US Jewellers Welcome ‘Tax-Fairness’ Bills

New York: Jewelers of America (JA), a jewellery retail representative body, has hailed the advancement of two tax bills that it says would put online retailers on an equal footing with their brick-and-mortar counterparts.

The two pieces of legislation — the Remote Transactions Parity Act (RTPA) and the Marketplace Fairness Act (MFA) — were recently reintroduced in Congress, the former in the House of Representatives and the latter in the Senate. They aim to correct a legal loophole that makes it difficult for states to collect sales and use taxes from online businesses, according to the bills’ proponents.

Use tax applies to purchases from out-of-state vendors that do not have a physical location. In such cases, it is technically the consumer’s responsibility to pay the tax that the retailer would usually pay its home state. However, enforcement of that tax has proven to be complicated for authorities.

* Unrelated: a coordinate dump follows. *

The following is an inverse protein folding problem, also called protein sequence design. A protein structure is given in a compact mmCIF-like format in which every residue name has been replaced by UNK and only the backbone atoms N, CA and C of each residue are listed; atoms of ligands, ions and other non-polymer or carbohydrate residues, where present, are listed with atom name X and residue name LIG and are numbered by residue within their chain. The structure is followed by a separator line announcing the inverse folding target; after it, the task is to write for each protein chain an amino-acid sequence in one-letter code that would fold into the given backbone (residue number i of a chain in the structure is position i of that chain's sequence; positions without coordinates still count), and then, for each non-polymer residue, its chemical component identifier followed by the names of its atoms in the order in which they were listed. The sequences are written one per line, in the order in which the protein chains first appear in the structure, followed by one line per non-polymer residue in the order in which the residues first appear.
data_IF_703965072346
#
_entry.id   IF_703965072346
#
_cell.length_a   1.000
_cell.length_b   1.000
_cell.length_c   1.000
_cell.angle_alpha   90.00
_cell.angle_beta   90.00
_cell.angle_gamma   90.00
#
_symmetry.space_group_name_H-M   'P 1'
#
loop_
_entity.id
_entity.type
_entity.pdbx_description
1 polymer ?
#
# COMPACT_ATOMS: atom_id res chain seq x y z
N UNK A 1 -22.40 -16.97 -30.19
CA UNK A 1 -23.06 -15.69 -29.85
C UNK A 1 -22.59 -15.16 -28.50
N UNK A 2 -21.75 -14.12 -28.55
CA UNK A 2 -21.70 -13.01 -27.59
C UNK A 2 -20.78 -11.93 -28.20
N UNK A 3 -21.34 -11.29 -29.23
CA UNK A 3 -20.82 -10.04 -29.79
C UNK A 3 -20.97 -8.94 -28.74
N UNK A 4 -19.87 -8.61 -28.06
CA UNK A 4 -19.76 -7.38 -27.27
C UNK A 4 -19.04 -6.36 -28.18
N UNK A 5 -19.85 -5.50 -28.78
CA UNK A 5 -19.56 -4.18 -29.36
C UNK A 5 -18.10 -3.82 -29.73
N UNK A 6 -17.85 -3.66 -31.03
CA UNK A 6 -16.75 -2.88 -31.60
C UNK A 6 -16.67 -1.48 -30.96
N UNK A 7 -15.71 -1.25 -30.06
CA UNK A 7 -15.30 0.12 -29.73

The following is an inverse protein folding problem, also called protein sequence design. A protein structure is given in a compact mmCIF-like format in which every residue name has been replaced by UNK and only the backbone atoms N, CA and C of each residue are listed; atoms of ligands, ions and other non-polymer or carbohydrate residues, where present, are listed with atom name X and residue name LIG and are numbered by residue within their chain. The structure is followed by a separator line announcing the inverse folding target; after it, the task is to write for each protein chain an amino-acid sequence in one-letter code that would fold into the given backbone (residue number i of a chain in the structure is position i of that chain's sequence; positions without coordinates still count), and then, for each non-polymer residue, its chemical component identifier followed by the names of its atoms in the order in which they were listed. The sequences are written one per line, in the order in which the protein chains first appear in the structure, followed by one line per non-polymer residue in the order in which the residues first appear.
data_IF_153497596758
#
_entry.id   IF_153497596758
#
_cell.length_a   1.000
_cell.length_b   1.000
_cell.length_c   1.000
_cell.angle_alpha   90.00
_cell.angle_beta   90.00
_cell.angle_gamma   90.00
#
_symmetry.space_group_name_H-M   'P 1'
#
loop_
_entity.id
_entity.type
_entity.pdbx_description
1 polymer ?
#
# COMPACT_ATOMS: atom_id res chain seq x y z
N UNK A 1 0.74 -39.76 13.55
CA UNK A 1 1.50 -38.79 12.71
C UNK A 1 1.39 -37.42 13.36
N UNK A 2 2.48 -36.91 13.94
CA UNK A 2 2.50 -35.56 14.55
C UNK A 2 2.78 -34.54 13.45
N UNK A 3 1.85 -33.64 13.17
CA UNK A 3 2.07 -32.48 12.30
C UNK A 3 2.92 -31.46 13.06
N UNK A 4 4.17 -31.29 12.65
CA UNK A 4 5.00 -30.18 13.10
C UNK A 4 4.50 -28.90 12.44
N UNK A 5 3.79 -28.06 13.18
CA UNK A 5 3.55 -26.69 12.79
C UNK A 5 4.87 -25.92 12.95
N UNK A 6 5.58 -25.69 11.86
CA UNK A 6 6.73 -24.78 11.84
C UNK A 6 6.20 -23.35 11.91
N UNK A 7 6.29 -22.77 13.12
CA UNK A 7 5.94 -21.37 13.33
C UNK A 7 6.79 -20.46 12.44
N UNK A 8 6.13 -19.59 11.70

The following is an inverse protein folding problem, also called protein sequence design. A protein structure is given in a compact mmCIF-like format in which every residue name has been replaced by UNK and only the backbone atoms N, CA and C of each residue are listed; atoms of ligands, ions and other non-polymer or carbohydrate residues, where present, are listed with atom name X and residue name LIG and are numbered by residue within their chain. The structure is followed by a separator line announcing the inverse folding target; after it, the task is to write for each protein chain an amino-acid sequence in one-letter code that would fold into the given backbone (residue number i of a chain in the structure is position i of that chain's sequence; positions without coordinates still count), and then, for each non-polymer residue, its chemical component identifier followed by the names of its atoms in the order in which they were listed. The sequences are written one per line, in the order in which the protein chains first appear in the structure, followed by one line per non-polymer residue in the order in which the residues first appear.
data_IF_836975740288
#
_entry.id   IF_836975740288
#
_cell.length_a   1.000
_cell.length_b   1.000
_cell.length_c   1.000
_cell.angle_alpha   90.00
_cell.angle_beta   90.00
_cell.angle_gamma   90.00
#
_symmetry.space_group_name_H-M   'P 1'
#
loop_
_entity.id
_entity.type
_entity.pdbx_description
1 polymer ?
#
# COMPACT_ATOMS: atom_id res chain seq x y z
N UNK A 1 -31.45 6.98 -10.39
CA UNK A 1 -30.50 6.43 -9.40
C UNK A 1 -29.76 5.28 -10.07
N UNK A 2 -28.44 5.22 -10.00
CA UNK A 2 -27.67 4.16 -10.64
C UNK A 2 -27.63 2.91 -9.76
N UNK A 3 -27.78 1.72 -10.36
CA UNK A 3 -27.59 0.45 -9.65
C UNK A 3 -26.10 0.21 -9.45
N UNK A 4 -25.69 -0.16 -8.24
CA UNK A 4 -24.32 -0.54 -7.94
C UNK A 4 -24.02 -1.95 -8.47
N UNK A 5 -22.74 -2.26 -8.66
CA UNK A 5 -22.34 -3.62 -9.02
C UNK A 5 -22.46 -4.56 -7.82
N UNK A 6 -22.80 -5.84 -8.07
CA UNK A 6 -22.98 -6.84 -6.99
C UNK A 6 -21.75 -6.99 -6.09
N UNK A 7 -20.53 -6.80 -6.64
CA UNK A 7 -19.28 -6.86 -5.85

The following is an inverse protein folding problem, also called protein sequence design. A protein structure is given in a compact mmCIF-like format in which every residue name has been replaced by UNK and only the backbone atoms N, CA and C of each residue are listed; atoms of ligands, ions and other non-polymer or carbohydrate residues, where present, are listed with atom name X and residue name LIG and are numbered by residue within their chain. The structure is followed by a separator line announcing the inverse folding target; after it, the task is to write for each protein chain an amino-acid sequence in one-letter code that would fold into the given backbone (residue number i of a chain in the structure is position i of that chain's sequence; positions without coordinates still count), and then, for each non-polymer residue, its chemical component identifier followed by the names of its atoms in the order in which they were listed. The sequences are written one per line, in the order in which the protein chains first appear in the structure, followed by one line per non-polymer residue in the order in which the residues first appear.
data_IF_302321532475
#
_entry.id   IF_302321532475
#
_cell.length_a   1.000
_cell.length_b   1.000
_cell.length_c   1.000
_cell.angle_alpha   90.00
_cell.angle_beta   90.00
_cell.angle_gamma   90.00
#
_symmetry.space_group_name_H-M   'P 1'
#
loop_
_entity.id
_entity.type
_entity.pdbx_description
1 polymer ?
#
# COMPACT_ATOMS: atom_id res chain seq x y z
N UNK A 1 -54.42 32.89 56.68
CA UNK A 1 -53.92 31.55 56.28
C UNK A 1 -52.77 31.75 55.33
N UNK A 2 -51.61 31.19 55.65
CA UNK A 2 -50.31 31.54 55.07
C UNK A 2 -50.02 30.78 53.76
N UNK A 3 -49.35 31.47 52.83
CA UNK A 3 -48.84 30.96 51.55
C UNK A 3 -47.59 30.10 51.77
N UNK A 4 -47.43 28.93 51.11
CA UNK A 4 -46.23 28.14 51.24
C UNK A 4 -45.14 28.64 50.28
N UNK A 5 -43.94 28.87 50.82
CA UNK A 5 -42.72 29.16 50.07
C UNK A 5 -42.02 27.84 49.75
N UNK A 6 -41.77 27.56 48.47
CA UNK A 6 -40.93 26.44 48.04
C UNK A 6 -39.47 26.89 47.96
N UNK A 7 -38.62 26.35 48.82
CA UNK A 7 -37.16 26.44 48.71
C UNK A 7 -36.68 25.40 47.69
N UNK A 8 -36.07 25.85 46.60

As a result, while brick-and-mortar businesses collect sales and use taxes on purchases in their stores, many online and remote retailers do not, the JA said last week.

Under the new bills, states would be able to require remote sellers to collect the relevant sales and use taxes from their customers, rather than relying on consumers to pay the state directly. The RTPA in particular requires the state to provide software and other tools to make the collection process easier for remote businesses to implement, including audit protections and a transition period.

“The introduction of these bills sends a strong message to opponents of sales tax fairness that they are waging a losing battle,” said JA president David Bonaparte. “Competition between traditional retailers and the internet must be fair.”

He added that his organization would “continue pushing for sales tax fairness until Congress gets this done.”